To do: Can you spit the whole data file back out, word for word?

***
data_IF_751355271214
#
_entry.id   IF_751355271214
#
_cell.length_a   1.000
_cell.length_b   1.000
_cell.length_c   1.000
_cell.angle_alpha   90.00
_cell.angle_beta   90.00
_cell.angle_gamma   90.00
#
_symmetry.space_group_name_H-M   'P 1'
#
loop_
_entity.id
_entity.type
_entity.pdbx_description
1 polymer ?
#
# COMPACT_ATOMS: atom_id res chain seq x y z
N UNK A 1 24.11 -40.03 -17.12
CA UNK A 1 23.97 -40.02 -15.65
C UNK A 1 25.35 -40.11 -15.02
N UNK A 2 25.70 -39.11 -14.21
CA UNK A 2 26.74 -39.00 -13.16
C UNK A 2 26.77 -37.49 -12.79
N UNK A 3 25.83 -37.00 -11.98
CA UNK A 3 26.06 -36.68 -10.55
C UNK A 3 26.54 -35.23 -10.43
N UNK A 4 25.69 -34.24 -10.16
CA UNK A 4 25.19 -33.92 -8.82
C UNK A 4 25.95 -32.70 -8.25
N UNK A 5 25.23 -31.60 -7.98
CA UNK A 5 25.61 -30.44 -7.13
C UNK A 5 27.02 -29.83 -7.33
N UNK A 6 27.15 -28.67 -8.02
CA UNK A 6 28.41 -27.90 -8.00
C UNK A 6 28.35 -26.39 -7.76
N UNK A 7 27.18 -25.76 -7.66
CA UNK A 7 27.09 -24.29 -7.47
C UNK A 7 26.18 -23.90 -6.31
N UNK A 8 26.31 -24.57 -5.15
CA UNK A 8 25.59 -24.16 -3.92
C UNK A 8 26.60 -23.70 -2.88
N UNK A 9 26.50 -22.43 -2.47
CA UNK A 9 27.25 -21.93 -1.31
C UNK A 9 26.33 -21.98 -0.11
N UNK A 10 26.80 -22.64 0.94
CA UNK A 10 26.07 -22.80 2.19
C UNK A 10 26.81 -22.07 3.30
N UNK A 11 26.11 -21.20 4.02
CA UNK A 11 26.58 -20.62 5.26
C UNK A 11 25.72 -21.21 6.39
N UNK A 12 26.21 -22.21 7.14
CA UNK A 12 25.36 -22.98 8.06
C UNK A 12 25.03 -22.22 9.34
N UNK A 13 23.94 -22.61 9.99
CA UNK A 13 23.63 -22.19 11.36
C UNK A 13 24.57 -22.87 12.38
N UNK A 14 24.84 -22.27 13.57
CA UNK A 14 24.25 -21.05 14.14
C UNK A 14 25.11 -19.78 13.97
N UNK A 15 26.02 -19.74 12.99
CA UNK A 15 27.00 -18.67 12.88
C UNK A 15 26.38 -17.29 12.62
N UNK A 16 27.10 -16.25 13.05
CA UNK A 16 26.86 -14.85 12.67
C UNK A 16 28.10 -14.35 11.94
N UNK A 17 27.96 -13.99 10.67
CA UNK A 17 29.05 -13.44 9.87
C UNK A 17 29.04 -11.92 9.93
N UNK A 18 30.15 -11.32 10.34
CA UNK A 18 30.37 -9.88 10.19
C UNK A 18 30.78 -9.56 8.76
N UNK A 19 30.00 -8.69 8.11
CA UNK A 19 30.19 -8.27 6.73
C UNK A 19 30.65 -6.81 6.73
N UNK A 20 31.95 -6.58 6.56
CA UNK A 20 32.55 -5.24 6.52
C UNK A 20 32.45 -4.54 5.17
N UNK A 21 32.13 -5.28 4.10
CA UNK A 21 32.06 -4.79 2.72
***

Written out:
data_IF_751355271214
#
_entry.id   IF_751355271214
#
_cell.length_a   1.000
_cell.length_b   1.000
_cell.length_c   1.000
_cell.angle_alpha   90.00
_cell.angle_beta   90.00
_cell.angle_gamma   90.00
#
_symmetry.space_group_name_H-M   'P 1'
#
loop_
_entity.id
_entity.type
_entity.pdbx_description
1 polymer ?
#
# COMPACT_ATOMS: atom_id res chain seq x y z
N UNK A 1 24.11 -40.03 -17.12
CA UNK A 1 23.97 -40.02 -15.65
C UNK A 1 25.35 -40.11 -15.02
N UNK A 2 25.70 -39.11 -14.21
CA UNK A 2 26.74 -39.00 -13.16
C UNK A 2 26.77 -37.49 -12.79
N UNK A 3 25.83 -37.00 -11.98
CA UNK A 3 26.06 -36.68 -10.55
C UNK A 3 26.54 -35.23 -10.43
N UNK A 4 25.69 -34.24 -10.16
CA UNK A 4 25.19 -33.92 -8.82
C UNK A 4 25.95 -32.70 -8.25
N UNK A 5 25.23 -31.60 -7.98
CA UNK A 5 25.61 -30.44 -7.13
C UNK A 5 27.02 -29.83 -7.33
N UNK A 6 27.15 -28.67 -8.02
CA UNK A 6 28.41 -27.90 -8.00
C UNK A 6 28.35 -26.39 -7.76
N UNK A 7 27.18 -25.76 -7.66
CA UNK A 7 27.09 -24.29 -7.47
C UNK A 7 26.18 -23.90 -6.31
N UNK A 8 26.31 -24.57 -5.15
CA UNK A 8 25.59 -24.16 -3.92
C UNK A 8 26.60 -23.70 -2.88
N UNK A 9 26.50 -22.43 -2.47
CA UNK A 9 27.25 -21.93 -1.31
C UNK A 9 26.33 -21.98 -0.11
N UNK A 10 26.80 -22.64 0.94
CA UNK A 10 26.07 -22.80 2.19
C UNK A 10 26.81 -22.07 3.30
N UNK A 11 26.11 -21.20 4.02
CA UNK A 11 26.58 -20.62 5.26
C UNK A 11 25.72 -21.21 6.39
N UNK A 12 26.21 -22.21 7.14
CA UNK A 12 25.36 -22.98 8.06
C UNK A 12 25.03 -22.22 9.34
N UNK A 13 23.94 -22.61 9.99
CA UNK A 13 23.63 -22.19 11.36
C UNK A 13 24.57 -22.87 12.38
N UNK A 14 24.84 -22.27 13.57
CA UNK A 14 24.25 -21.05 14.14
C UNK A 14 25.11 -19.78 13.97
N UNK A 15 26.02 -19.74 12.99
CA UNK A 15 27.00 -18.67 12.88
C UNK A 15 26.38 -17.29 12.62
N UNK A 16 27.10 -16.25 13.05
CA UNK A 16 26.86 -14.85 12.67
C UNK A 16 28.10 -14.35 11.94
N UNK A 17 27.96 -13.99 10.67
CA UNK A 17 29.05 -13.44 9.87
C UNK A 17 29.04 -11.92 9.93
N UNK A 18 30.15 -11.32 10.34
CA UNK A 18 30.37 -9.88 10.19
C UNK A 18 30.78 -9.56 8.76
N UNK A 19 30.00 -8.69 8.11
CA UNK A 19 30.19 -8.27 6.73
C UNK A 19 30.65 -6.81 6.73
N UNK A 20 31.95 -6.58 6.56
CA UNK A 20 32.55 -5.24 6.52
C UNK A 20 32.45 -4.54 5.17
N UNK A 21 32.13 -5.28 4.10
CA UNK A 21 32.06 -4.79 2.72